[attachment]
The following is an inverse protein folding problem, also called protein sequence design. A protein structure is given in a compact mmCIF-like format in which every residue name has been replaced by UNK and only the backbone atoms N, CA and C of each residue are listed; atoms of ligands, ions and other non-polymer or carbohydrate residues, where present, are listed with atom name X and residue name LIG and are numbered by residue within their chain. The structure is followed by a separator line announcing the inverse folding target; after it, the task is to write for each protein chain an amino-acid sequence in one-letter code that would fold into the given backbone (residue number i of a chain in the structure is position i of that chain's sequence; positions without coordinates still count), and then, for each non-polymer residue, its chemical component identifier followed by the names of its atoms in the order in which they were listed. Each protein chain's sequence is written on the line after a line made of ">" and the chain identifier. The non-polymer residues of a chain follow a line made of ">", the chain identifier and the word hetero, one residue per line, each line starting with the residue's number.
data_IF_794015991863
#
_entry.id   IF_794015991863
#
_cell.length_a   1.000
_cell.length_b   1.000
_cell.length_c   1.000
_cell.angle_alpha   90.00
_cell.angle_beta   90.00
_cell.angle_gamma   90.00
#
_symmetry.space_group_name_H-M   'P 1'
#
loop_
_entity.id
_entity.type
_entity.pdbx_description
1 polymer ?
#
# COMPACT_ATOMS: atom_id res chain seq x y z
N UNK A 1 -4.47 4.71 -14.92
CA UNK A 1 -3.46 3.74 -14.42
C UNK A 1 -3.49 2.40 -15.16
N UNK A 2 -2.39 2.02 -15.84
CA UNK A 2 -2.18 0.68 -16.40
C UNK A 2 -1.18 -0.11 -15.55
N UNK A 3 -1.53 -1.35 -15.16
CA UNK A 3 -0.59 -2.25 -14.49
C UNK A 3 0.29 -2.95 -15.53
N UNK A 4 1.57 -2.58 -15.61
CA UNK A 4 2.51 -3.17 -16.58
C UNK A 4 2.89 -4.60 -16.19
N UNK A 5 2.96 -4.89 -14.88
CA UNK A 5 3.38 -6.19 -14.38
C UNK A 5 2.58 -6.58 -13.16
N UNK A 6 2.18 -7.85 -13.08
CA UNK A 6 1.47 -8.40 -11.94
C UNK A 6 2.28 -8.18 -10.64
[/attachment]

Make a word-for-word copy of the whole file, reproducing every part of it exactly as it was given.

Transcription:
The following is an inverse protein folding problem, also called protein sequence design. A protein structure is given in a compact mmCIF-like format in which every residue name has been replaced by UNK and only the backbone atoms N, CA and C of each residue are listed; atoms of ligands, ions and other non-polymer or carbohydrate residues, where present, are listed with atom name X and residue name LIG and are numbered by residue within their chain. The structure is followed by a separator line announcing the inverse folding target; after it, the task is to write for each protein chain an amino-acid sequence in one-letter code that would fold into the given backbone (residue number i of a chain in the structure is position i of that chain's sequence; positions without coordinates still count), and then, for each non-polymer residue, its chemical component identifier followed by the names of its atoms in the order in which they were listed. Each protein chain's sequence is written on the line after a line made of ">" and the chain identifier. The non-polymer residues of a chain follow a line made of ">", the chain identifier and the word hetero, one residue per line, each line starting with the residue's number.
data_IF_794015991863
#
_entry.id   IF_794015991863
#
_cell.length_a   1.000
_cell.length_b   1.000
_cell.length_c   1.000
_cell.angle_alpha   90.00
_cell.angle_beta   90.00
_cell.angle_gamma   90.00
#
_symmetry.space_group_name_H-M   'P 1'
#
loop_
_entity.id
_entity.type
_entity.pdbx_description
1 polymer ?
#
# COMPACT_ATOMS: atom_id res chain seq x y z
N UNK A 1 -4.47 4.71 -14.92
CA UNK A 1 -3.46 3.74 -14.42
C UNK A 1 -3.49 2.40 -15.16
N UNK A 2 -2.39 2.02 -15.84
CA UNK A 2 -2.18 0.68 -16.40
C UNK A 2 -1.18 -0.11 -15.55
N UNK A 3 -1.53 -1.35 -15.16
CA UNK A 3 -0.59 -2.25 -14.49
C UNK A 3 0.29 -2.95 -15.53
N UNK A 4 1.57 -2.58 -15.61
CA UNK A 4 2.51 -3.17 -16.58
C UNK A 4 2.89 -4.60 -16.19
N UNK A 5 2.96 -4.89 -14.88
CA UNK A 5 3.38 -6.19 -14.38
C UNK A 5 2.58 -6.58 -13.16
N UNK A 6 2.18 -7.85 -13.08
CA UNK A 6 1.47 -8.40 -11.94
C UNK A 6 2.28 -8.18 -10.64